Which insurance agent do you refer your buyers to? Do they:

  • Offer a choice from many insurance companies?
  • Respond to you, your buyer and the lenders?
  • Thoroughly review the property and recommend the right coverage?
  • Advocate for your buyer to the insurance companies?
  • Adapt to changes between contract and closing?
  • Promise to be there for your buyer AFTER the closing?

Looking for a referral partner who knows the insurance market? One who works for your buyer as hard as you do, and owns and manages their own local independent business? One where your buyers can get quotes on their own from 5 insurance companies in 10 minutes? Contact Noyes Hall & Allen Insurance in South Portland. Since 1933, we’ve been independent and committed to you.

 

 

Insurance for Your Coastal Maine Home

 

You’ve found your dream home on the coast of Maine. Congratulations! Now you want to protect your investment. And, if you have a mortgage, your lender requires insurance.

photo of a waterfront homeMany U.S. insurers restrict coverage for homes and properties near the ocean. They aren’t concerned about storm surge or water damage. Homeowners policies don’t cover flood or surface water. Wind is the issue. Homeowners, condo and renters insurance policies DO cover wind damage. That’s what insurance companies worry about.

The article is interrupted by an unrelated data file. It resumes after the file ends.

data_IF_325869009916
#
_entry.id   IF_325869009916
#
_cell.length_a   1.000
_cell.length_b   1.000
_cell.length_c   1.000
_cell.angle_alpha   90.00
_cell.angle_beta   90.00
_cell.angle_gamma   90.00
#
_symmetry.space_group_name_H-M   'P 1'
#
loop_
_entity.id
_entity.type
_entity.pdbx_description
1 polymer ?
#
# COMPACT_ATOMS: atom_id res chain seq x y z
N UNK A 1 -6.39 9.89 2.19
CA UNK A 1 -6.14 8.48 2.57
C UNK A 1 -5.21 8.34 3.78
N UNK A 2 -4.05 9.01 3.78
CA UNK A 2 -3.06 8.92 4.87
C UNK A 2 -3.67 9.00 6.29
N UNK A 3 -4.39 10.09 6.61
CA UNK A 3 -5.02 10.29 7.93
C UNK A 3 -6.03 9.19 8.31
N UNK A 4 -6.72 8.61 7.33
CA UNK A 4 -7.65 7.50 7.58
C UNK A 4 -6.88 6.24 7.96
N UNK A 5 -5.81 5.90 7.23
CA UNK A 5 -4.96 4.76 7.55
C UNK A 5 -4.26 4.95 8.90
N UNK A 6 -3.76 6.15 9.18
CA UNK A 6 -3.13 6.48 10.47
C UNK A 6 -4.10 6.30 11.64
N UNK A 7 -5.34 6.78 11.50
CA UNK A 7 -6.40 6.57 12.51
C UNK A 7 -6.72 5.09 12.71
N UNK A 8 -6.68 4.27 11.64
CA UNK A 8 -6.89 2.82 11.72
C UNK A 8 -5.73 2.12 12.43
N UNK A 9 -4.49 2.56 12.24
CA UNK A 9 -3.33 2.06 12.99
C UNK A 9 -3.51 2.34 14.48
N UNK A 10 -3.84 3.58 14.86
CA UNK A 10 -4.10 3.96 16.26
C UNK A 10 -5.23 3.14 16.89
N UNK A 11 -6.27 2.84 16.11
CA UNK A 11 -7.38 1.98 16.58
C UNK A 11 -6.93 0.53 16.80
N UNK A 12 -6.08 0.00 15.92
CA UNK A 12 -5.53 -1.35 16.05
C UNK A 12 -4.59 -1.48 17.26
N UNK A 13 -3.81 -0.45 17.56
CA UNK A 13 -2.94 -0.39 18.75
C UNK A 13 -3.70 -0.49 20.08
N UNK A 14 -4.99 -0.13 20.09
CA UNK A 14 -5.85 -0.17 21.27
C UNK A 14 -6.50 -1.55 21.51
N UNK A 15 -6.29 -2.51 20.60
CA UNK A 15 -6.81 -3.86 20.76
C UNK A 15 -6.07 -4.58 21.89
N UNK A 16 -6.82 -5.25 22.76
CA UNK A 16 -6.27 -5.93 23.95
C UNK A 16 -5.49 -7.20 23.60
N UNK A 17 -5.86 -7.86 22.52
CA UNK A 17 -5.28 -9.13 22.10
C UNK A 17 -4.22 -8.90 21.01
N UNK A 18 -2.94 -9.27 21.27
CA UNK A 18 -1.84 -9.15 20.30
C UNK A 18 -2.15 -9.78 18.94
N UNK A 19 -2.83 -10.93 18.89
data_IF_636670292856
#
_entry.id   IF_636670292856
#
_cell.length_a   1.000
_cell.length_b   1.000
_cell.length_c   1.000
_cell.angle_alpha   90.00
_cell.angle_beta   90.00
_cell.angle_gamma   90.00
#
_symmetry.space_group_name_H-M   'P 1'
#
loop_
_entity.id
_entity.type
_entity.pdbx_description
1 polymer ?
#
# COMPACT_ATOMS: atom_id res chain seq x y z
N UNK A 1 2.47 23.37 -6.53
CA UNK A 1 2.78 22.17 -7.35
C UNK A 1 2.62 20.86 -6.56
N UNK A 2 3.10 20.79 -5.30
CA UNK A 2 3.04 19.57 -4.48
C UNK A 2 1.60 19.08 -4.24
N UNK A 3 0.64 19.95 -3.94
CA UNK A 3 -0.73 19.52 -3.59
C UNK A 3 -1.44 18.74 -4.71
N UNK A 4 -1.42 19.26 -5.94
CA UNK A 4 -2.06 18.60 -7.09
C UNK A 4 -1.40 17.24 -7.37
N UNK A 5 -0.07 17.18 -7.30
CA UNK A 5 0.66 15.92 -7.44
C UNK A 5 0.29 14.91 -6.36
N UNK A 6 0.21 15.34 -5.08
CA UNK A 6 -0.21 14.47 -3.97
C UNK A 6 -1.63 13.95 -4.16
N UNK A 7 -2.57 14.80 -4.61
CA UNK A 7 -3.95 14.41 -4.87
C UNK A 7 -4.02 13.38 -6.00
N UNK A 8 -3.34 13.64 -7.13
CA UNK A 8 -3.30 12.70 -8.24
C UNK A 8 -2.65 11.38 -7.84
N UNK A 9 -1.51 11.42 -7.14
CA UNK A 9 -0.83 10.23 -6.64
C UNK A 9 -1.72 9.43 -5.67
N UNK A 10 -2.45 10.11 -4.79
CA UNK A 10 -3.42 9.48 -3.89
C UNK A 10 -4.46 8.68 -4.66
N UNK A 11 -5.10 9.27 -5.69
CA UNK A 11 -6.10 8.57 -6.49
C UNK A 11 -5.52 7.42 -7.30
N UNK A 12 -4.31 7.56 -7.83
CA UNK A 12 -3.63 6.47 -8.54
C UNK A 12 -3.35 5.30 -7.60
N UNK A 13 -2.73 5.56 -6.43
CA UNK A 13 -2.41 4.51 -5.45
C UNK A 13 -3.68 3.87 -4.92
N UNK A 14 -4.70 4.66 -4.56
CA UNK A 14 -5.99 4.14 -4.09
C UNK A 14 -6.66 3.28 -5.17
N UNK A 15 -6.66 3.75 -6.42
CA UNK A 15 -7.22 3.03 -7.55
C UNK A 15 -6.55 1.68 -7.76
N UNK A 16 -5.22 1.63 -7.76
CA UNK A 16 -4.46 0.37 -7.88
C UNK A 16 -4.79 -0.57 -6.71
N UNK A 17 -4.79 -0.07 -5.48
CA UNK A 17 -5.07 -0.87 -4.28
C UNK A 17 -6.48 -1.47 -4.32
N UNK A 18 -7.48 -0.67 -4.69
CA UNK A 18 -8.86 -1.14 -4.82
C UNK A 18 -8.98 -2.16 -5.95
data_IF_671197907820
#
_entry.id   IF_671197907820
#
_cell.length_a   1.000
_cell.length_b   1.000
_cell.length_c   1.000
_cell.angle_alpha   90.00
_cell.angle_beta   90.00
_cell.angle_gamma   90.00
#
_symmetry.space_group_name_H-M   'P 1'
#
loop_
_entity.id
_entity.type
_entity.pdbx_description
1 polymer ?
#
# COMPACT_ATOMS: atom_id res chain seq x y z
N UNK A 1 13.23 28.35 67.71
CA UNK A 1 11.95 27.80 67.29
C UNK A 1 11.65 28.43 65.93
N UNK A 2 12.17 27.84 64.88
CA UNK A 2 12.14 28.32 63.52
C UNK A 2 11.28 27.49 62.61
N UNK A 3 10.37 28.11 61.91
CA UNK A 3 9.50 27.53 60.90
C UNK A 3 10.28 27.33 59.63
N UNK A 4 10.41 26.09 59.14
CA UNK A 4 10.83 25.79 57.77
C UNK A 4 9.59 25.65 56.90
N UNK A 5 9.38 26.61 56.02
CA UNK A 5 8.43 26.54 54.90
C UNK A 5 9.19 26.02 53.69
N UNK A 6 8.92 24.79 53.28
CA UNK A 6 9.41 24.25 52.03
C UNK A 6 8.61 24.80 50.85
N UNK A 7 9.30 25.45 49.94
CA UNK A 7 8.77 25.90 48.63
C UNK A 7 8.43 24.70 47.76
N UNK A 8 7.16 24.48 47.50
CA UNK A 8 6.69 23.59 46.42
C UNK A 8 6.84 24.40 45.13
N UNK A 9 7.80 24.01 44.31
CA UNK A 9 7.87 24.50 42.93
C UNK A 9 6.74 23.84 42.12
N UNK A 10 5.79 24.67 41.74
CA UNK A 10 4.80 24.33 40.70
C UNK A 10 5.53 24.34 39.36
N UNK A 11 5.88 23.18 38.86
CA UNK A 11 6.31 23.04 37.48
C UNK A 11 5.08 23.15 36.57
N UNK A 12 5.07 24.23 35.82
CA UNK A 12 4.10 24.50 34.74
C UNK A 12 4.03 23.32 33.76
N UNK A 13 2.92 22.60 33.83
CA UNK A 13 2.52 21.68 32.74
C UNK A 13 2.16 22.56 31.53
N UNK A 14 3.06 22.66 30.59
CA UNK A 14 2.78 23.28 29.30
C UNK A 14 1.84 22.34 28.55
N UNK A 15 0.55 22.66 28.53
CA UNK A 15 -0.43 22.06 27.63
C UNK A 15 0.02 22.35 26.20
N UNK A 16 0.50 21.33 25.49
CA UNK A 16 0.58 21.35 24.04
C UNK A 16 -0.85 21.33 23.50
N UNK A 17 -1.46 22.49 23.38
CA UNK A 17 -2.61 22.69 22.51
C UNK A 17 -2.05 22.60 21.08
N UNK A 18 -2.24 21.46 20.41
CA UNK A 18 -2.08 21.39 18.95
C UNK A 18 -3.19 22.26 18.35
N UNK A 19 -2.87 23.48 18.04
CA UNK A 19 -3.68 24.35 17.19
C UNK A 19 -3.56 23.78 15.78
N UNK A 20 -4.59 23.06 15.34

The coast of Maine gets few hurricanes or tropical storms. But we still get nasty windstorms. Not as much as warmer states, but often enough. In the past 6 months, southern Maine has had 3 storms with damaging coastal winds. Properties closest to the coast are more susceptible. The same scenic view that drew you to your neighborhood exposes your home to wind. There’s no barrier to break up winds that come off the ocean. Buildings, trees and hills disperse winds farther inland.

Can You Find Insurance on Maine Oceanfront Property? 

The good news is that insurance is readily available. Your policy may have a special wind deductible, and you may pay more than your inland neighbors. But you also paid more for your property because of its beautiful location. Higher taxes, too. It’s a lifestyle choice.

How Close to the Coast is an Insurance Problem?